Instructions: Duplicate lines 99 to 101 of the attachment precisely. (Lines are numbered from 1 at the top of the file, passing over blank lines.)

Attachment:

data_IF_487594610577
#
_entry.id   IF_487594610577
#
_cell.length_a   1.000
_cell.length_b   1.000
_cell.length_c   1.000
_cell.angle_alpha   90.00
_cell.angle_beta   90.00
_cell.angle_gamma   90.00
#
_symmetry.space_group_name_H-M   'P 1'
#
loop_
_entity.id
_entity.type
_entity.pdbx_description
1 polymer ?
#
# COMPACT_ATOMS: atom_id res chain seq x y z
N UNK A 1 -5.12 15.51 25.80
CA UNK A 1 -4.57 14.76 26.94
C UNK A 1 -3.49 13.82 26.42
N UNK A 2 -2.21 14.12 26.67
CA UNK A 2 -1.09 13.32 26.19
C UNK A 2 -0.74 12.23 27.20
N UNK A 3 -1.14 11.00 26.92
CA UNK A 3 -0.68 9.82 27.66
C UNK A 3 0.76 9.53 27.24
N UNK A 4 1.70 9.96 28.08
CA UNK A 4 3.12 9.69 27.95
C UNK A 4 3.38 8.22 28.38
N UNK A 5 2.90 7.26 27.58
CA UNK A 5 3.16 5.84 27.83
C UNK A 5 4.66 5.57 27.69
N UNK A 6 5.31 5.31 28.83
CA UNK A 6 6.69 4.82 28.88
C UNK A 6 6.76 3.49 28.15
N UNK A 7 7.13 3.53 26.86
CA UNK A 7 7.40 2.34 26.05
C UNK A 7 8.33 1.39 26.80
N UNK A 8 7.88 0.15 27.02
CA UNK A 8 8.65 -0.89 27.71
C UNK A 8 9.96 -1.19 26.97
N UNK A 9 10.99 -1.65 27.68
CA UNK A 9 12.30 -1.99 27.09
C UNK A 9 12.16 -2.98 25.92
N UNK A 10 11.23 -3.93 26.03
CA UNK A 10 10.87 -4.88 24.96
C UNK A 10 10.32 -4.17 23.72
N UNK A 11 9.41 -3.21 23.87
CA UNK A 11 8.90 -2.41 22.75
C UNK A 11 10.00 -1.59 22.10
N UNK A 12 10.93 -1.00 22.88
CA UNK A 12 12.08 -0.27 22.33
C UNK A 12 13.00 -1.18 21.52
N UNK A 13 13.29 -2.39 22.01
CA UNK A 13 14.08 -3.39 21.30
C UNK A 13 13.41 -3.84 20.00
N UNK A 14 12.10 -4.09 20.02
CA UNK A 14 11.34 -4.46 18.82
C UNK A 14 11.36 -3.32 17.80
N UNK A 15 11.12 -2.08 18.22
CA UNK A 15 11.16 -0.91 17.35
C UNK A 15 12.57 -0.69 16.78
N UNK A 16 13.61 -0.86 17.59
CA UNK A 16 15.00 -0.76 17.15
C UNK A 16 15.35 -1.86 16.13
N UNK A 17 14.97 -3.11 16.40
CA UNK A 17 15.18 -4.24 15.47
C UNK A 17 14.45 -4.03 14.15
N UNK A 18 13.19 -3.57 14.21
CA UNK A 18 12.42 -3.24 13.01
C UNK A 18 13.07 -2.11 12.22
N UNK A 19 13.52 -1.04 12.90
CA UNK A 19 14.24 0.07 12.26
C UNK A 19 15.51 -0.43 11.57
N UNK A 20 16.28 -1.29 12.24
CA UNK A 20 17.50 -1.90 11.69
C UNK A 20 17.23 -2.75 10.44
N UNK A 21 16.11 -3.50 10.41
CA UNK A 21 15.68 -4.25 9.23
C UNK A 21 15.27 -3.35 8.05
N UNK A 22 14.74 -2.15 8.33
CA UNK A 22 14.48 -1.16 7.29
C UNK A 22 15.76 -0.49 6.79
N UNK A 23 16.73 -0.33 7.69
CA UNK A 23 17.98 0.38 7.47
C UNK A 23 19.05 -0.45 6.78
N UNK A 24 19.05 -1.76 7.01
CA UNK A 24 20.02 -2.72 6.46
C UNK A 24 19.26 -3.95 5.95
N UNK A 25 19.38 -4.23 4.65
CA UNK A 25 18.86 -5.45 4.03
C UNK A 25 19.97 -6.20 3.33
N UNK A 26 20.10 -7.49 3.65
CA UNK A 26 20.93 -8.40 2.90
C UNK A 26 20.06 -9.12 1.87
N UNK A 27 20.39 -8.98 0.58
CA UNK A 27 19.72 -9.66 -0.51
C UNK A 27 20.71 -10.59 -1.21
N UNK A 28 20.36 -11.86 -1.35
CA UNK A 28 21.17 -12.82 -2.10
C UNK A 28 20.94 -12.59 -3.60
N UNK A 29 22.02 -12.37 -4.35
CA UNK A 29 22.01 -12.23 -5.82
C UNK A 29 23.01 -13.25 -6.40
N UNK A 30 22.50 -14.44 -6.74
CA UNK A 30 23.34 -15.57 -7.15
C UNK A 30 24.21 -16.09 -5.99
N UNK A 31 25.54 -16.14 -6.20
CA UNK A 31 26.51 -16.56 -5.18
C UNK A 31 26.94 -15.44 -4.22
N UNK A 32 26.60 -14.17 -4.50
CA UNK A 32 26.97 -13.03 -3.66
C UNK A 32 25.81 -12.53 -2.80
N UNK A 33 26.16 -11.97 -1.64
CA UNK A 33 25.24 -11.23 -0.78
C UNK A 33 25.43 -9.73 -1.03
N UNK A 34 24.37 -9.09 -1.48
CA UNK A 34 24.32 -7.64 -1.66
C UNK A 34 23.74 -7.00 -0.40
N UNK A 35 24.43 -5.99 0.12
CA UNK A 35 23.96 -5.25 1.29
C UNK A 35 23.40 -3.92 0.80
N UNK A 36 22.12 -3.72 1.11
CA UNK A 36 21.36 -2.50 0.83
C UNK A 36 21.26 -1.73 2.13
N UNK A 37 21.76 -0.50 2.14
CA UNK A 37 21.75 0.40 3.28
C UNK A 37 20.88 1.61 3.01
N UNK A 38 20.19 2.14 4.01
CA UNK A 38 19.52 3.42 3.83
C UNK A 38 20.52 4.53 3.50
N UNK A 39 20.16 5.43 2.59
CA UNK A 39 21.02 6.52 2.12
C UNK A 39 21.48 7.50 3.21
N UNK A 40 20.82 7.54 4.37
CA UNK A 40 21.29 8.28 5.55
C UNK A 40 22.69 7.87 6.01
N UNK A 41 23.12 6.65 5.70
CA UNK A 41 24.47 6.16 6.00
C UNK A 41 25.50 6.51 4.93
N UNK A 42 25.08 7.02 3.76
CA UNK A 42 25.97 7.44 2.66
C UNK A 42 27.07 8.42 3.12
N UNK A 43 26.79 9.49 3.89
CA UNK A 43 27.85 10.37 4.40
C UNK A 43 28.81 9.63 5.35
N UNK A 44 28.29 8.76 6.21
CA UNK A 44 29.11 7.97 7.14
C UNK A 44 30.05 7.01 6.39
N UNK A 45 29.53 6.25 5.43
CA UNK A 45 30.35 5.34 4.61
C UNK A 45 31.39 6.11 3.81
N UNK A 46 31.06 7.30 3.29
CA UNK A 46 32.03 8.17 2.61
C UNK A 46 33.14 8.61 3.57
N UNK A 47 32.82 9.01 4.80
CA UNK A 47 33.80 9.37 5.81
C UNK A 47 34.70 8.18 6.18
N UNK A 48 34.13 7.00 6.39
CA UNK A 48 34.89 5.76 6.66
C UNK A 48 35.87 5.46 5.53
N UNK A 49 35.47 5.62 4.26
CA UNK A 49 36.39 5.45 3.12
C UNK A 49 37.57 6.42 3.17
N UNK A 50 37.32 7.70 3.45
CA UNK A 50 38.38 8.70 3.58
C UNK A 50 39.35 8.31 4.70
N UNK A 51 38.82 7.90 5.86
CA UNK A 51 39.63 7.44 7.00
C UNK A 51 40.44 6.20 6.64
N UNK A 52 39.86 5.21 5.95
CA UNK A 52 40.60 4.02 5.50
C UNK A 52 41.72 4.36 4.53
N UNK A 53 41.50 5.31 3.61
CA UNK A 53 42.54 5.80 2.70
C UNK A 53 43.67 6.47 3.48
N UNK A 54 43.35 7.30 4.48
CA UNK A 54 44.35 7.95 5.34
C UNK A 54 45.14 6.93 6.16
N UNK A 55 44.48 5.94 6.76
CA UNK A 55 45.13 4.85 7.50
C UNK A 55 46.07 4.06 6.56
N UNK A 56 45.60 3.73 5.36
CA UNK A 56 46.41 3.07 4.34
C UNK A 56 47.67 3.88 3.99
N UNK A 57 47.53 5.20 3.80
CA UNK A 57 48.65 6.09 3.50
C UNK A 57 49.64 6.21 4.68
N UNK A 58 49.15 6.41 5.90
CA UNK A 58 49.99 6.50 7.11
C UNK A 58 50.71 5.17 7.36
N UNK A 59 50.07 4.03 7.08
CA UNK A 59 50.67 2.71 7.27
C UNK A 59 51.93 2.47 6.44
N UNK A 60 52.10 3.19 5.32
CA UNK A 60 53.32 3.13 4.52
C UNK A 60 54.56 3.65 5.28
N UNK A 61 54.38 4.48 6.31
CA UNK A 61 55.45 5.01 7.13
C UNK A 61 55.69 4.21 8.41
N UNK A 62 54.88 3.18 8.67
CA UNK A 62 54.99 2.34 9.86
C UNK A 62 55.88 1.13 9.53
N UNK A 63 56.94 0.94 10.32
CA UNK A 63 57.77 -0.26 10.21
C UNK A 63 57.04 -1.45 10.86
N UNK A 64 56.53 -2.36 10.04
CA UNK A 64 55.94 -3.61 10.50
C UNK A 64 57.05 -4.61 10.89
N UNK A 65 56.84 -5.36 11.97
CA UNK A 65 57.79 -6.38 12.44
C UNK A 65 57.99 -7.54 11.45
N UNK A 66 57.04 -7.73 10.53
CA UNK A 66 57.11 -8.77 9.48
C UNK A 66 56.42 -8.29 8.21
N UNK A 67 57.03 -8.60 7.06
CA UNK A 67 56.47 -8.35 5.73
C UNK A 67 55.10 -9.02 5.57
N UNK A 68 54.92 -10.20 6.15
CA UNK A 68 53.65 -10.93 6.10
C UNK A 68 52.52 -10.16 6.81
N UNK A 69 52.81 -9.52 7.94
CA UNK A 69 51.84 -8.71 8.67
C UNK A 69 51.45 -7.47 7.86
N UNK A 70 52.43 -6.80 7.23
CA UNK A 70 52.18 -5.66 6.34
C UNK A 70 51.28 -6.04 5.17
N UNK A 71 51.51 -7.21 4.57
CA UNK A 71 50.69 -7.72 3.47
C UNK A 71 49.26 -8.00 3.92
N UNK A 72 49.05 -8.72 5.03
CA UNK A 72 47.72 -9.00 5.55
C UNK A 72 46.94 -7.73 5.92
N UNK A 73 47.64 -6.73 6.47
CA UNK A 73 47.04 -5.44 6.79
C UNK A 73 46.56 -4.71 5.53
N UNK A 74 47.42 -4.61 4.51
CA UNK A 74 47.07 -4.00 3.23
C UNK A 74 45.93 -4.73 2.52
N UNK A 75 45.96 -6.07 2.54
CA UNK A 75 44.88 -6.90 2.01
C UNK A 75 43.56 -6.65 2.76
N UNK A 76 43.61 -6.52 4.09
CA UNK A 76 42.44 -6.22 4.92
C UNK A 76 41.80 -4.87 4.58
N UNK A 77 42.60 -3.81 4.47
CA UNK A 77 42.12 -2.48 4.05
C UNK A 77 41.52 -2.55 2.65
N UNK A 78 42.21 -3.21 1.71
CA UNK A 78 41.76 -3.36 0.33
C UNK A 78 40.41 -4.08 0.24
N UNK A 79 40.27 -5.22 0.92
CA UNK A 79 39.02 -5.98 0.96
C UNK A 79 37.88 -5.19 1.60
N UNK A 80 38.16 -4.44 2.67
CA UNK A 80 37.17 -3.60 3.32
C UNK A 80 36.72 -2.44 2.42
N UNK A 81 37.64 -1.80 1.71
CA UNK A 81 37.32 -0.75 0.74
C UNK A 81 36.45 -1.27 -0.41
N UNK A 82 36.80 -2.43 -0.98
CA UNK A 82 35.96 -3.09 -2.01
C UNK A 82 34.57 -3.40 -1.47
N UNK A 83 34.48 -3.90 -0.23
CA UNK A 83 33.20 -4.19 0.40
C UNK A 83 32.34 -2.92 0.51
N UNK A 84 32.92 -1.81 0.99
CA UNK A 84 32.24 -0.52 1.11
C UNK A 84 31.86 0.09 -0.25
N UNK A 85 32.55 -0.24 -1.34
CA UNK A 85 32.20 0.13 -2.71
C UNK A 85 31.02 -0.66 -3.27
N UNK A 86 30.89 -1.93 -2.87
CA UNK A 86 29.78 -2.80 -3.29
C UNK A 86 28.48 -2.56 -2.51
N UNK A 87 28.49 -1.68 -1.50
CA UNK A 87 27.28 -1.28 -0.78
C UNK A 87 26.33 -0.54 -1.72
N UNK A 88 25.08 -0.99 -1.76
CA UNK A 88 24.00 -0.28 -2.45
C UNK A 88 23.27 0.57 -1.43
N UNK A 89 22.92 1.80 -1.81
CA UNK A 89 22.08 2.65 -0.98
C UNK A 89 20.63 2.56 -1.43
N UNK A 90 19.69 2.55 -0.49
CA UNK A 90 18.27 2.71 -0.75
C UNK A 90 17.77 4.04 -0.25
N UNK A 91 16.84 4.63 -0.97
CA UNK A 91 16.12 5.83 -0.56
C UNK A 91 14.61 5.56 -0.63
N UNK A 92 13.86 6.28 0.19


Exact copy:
N UNK A 27 20.39 -8.98 0.58
CA UNK A 27 19.72 -9.66 -0.51
C UNK A 27 20.71 -10.59 -1.21